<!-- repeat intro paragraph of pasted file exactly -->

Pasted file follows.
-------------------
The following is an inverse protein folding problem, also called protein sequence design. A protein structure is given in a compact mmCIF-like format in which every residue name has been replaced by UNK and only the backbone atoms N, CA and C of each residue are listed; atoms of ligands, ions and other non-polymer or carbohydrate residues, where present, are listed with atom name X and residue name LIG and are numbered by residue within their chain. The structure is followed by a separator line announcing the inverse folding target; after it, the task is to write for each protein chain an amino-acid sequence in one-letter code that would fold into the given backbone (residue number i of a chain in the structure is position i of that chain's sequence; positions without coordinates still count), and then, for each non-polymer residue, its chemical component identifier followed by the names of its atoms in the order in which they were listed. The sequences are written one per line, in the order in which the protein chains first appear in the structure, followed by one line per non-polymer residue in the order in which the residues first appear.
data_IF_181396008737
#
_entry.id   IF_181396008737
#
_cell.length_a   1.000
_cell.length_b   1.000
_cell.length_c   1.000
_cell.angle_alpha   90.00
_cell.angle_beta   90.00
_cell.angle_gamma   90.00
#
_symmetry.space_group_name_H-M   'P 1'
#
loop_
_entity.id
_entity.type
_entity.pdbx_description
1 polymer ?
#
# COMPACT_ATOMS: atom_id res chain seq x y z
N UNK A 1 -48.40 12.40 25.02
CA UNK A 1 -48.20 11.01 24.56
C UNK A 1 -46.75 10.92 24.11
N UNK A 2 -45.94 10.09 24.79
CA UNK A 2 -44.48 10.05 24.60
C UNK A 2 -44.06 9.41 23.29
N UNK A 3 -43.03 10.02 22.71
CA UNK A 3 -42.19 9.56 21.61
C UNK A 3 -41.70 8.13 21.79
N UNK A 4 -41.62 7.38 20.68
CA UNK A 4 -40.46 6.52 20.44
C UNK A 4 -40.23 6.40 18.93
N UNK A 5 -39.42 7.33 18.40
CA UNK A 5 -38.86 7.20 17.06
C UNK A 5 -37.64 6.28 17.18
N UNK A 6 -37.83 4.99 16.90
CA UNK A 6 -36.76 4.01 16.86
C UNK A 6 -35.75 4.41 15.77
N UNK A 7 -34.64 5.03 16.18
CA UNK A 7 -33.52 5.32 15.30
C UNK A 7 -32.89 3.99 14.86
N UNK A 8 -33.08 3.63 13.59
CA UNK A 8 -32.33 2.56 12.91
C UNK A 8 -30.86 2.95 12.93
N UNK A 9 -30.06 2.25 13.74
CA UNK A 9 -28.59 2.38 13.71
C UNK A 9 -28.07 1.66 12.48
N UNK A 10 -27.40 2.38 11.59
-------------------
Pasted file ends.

The following is an inverse protein folding problem, also called protein sequence design. A protein structure is given in a compact mmCIF-like format in which every residue name has been replaced by UNK and only the backbone atoms N, CA and C of each residue are listed; atoms of ligands, ions and other non-polymer or carbohydrate residues, where present, are listed with atom name X and residue name LIG and are numbered by residue within their chain. The structure is followed by a separator line announcing the inverse folding target; after it, the task is to write for each protein chain an amino-acid sequence in one-letter code that would fold into the given backbone (residue number i of a chain in the structure is position i of that chain's sequence; positions without coordinates still count), and then, for each non-polymer residue, its chemical component identifier followed by the names of its atoms in the order in which they were listed. The sequences are written one per line, in the order in which the protein chains first appear in the structure, followed by one line per non-polymer residue in the order in which the residues first appear.